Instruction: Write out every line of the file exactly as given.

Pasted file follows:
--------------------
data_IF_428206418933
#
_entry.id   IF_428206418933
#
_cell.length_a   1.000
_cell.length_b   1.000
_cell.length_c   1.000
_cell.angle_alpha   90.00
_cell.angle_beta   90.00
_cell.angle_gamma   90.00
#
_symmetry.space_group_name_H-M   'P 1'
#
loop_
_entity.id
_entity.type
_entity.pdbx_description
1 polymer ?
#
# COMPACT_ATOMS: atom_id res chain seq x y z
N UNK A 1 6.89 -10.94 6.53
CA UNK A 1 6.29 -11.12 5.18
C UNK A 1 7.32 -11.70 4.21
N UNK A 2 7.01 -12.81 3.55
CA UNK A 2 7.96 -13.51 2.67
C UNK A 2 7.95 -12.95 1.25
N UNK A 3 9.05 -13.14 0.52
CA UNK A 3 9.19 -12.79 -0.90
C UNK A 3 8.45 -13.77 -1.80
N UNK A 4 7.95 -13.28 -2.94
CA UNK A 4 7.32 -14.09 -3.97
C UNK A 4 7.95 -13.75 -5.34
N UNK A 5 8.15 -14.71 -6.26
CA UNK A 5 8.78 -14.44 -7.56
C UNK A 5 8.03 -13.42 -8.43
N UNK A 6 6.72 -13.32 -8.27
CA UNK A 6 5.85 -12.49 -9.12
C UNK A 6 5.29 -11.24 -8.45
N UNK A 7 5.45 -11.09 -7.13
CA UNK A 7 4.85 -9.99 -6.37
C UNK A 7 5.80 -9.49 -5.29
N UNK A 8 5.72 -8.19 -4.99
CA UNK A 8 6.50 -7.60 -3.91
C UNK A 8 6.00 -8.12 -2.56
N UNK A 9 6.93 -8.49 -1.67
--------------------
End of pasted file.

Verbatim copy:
data_IF_428206418933
#
_entry.id   IF_428206418933
#
_cell.length_a   1.000
_cell.length_b   1.000
_cell.length_c   1.000
_cell.angle_alpha   90.00
_cell.angle_beta   90.00
_cell.angle_gamma   90.00
#
_symmetry.space_group_name_H-M   'P 1'
#
loop_
_entity.id
_entity.type
_entity.pdbx_description
1 polymer ?
#
# COMPACT_ATOMS: atom_id res chain seq x y z
N UNK A 1 6.89 -10.94 6.53
CA UNK A 1 6.29 -11.12 5.18
C UNK A 1 7.32 -11.70 4.21
N UNK A 2 7.01 -12.81 3.55
CA UNK A 2 7.96 -13.51 2.67
C UNK A 2 7.95 -12.95 1.25
N UNK A 3 9.05 -13.14 0.52
CA UNK A 3 9.19 -12.79 -0.90
C UNK A 3 8.45 -13.77 -1.80
N UNK A 4 7.95 -13.28 -2.94
CA UNK A 4 7.32 -14.09 -3.97
C UNK A 4 7.95 -13.75 -5.34
N UNK A 5 8.15 -14.71 -6.26
CA UNK A 5 8.78 -14.44 -7.56
C UNK A 5 8.03 -13.42 -8.43
N UNK A 6 6.72 -13.32 -8.27
CA UNK A 6 5.85 -12.49 -9.12
C UNK A 6 5.29 -11.24 -8.45
N UNK A 7 5.45 -11.09 -7.13
CA UNK A 7 4.85 -9.99 -6.37
C UNK A 7 5.80 -9.49 -5.29
N UNK A 8 5.72 -8.19 -4.99
CA UNK A 8 6.50 -7.60 -3.91
C UNK A 8 6.00 -8.12 -2.56
N UNK A 9 6.93 -8.49 -1.67